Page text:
Mormon missionaries always travel in pairs, which is creepy (because it’s a control mechanism; they keep each other from “sinning”), but also cute (because they very quickly develop the habits of married couples). To keep from developing too many worldly attachments while on their two-year mission, missionaries change partners and jurisdictions every six or twelve weeks. When Elder F left Elder A, I treated them both out to lunch at famous and fabulous Roberta’s, which was just down the street from our house. (The missionaries had to clear this outing with the upper mission management.) I learned they’d never been there before, which offended me. Then I learned why. Listen to this: Mormon missionaries are forced to eat on $40 per week. I raged: “How is that fucking possible! How can you eat on forty dollars per fucking week and be smiling all the fucking time?” (I myself am a glutton, and would have difficulty subsisting on $40 per day.)
They looked at each other. “Because …” said Elder A, “… we’re happy? Meeting interesting people?”
“And doing God’s work,” said Elder F, very solemnly. Elder A giggled, and Elder F looked pissed. Then he laughed, too.
Not that they weren’t serious. God’s work, to the missionaries, is a very serious business. But their God, I learned, isn’t entirely serious, and He doesn’t expect His servants to be sticks in the mud. (Except when it comes to beer-drinking.)
The next time I saw Elder A, he was with Elder H. That’s when Elder A was leaving Bushwick for Queens. As his farewell present, I treated him to dinner at an amazing little Vermontan place called Northeast Kingdom. Elder H proved one of the funniest people I’d ever met, perhaps because his very difficult life thus far had taught him humor’s value as a defense mechanism. Mormonism, I learned, had literally saved him: When he was born, his dad was just beginning something like a 100-year prison sentence, and his mom was desperately poor and drug-addled. She joined the church when Elder H was a tween, and discovered a community willing to help her straighten out her existence, and her son’s. Which it did. “So how could I not believe?” asked Elder H. Given the circumstances, I thought it would be rude to argue religion with him. He didn’t try to argue religion with me, either. He just told uproarious missionary stories, and me and my roommates, sodomites and atheists, spent the night howling in the dining room with these lovely faithful people. I suspect the other customers thought we were weird.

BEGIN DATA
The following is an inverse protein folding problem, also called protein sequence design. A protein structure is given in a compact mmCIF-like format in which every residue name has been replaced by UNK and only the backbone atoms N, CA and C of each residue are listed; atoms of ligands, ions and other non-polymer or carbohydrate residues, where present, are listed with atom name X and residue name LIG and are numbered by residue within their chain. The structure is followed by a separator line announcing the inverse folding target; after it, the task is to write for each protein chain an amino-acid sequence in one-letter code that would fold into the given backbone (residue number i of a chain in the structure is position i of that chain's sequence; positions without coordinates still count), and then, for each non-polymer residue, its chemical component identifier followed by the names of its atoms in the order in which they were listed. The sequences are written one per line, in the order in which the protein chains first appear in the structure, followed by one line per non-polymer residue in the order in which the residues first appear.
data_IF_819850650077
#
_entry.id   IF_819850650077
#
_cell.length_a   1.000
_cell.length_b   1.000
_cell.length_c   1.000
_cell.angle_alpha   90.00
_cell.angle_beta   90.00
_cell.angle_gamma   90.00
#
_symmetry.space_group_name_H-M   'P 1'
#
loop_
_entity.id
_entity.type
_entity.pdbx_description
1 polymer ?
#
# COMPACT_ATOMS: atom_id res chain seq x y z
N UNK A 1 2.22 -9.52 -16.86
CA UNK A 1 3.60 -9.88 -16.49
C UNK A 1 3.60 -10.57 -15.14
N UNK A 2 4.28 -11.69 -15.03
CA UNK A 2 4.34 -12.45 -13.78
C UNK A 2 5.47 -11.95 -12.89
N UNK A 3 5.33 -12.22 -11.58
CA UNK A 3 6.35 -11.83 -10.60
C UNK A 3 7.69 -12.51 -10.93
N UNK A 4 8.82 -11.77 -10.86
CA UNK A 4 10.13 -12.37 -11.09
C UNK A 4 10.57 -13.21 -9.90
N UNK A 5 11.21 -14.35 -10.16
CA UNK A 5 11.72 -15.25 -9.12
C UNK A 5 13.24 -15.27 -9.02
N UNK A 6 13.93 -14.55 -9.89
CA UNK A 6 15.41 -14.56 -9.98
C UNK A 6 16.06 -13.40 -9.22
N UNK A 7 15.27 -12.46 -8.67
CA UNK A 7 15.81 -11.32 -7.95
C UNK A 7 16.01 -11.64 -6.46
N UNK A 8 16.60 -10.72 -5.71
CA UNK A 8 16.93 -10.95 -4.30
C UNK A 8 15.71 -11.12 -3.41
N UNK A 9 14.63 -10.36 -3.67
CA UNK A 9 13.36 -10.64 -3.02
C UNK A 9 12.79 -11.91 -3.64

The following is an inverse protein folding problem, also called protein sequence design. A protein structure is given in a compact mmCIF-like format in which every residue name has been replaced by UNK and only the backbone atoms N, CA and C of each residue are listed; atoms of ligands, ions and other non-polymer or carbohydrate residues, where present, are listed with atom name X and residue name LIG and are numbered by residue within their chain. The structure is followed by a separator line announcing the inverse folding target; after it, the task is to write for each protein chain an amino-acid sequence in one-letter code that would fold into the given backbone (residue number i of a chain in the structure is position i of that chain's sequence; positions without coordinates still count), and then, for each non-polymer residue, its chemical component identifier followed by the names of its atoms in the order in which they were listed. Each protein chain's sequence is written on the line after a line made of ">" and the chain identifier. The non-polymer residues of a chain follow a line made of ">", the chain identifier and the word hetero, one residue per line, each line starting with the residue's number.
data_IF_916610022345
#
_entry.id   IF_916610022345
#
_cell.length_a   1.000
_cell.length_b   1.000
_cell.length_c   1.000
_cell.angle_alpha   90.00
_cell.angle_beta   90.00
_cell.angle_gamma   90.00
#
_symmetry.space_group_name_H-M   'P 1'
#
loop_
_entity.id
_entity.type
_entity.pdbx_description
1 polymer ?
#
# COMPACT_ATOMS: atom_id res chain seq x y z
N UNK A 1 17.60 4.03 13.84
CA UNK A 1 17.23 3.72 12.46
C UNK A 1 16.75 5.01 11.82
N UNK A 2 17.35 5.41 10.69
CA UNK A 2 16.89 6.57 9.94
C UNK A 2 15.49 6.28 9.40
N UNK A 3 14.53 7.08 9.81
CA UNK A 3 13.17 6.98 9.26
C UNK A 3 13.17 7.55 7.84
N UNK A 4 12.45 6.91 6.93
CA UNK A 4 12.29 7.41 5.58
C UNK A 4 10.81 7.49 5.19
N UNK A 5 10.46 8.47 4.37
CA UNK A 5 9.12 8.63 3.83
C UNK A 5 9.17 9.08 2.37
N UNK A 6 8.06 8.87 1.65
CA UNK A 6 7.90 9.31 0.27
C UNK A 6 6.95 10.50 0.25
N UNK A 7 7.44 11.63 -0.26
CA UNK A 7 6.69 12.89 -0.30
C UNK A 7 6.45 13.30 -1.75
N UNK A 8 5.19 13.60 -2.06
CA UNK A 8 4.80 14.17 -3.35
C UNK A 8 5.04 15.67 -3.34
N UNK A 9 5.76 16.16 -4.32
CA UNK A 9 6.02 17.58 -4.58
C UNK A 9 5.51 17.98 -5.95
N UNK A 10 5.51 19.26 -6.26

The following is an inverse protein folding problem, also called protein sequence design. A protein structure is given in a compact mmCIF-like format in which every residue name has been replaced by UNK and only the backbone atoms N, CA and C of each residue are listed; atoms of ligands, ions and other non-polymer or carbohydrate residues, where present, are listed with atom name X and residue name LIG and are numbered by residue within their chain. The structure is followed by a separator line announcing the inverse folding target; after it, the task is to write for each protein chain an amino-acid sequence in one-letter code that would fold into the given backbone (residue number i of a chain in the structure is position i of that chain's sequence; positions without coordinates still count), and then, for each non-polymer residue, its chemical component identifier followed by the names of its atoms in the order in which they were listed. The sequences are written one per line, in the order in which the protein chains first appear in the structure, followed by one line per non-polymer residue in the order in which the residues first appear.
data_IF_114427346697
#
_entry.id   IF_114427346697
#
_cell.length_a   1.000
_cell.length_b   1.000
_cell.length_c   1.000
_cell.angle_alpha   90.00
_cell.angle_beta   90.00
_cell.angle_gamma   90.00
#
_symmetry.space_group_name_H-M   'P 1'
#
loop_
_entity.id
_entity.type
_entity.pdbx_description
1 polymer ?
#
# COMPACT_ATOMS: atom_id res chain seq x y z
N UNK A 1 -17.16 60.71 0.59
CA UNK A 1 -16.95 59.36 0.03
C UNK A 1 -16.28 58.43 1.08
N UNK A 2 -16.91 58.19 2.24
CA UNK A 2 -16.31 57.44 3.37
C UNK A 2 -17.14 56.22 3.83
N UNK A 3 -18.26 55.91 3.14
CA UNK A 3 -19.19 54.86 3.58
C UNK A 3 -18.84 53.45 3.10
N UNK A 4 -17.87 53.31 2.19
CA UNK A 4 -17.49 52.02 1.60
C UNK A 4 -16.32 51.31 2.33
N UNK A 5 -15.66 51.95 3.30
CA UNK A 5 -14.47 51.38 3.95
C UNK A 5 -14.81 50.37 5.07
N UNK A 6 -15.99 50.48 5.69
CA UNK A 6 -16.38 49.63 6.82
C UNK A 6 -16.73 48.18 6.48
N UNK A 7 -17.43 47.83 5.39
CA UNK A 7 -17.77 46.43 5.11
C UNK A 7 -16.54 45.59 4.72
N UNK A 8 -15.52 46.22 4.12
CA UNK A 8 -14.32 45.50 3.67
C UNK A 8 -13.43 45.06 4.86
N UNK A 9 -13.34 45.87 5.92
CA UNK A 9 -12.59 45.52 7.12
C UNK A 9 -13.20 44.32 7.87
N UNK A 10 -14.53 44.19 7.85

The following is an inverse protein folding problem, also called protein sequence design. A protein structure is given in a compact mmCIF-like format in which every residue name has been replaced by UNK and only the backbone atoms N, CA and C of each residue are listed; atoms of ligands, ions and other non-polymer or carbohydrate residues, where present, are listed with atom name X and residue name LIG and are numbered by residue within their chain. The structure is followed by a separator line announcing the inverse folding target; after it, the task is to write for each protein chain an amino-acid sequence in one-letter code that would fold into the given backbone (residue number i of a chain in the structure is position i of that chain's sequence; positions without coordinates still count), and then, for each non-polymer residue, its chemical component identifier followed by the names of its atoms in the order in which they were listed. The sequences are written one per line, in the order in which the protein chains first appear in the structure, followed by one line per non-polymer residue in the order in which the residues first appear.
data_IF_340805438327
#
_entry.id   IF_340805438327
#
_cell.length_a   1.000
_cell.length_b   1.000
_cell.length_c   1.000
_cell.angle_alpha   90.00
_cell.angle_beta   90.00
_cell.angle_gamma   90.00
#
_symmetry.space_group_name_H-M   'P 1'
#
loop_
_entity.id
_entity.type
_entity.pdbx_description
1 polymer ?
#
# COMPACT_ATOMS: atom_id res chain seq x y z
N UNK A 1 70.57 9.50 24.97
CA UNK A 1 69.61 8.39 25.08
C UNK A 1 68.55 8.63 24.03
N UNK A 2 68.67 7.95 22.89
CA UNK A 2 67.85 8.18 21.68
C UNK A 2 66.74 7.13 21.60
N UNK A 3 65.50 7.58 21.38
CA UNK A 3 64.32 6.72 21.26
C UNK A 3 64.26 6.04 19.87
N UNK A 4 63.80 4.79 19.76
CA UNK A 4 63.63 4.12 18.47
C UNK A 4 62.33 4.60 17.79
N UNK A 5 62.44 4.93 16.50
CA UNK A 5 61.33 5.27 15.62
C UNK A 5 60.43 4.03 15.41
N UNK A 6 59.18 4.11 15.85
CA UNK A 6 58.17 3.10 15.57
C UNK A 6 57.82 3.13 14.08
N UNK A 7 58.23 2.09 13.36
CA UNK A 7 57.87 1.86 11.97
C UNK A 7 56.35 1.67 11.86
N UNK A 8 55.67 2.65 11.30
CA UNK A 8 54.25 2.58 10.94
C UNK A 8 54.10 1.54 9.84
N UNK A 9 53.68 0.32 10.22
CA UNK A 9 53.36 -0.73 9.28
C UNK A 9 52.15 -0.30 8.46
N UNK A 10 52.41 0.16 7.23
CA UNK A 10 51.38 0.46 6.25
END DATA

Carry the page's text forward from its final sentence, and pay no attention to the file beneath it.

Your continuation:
I met other Elders later. Some came to my New Year’s Eve party, after my partner and our roommates upgraded to a triplex in Clinton Hill. The Elders couldn’t share our champagne, but they stood on the roof with the rest of us, watching fireworks detonate over the Brooklyn Museum, the Williamsburg Savings Bank, the Empire State Building, and the ascendant World Trade Center. (My roof has a kickass view.) They toasted with orange juice at midnight and everybody hugged, even though I’d only just met one of the Elders a couple hours before. He just upped and hugged a sodomite, and everybody was smiling.
Now – maybe, once upon a time, Mitt Romney was so twitterpated by his deity and the beauty of the world and its inhabitants that he could smile while subsisting on $40 per week. Maybe he used to hug strange sodomites un-self-consciously on rooftops and enjoy an afternoon digging strangers’ back yards. He was a missionary, after all. Presumably he was called upon to do such things. But when I see the man on television, I don’t detect the faintest echo of that long-ago Mitt. The full-time Mormons here in Brooklyn could teach him a lot about the common touch; about how to laugh and smile so that it doesn’t look like laughing and smiling hurt; and what it means to live like you fully, truly, heart-mind-and-soul believe in something lovely. (Again: bonkers, but lovely.) If he learned, I might look at him and think: Well, his politics are disastrous, but at least he’s a saint. That’s the funny thing about religion. Even though there are probably no gods, believing strongly enough in one can make certain people behave in ways that even people like me feel compelled to call divinely inspired. Mitt never seems inspired at all. Which is no good for a member of any religion, but doubly awful for a religion with so many brilliant young exemplars.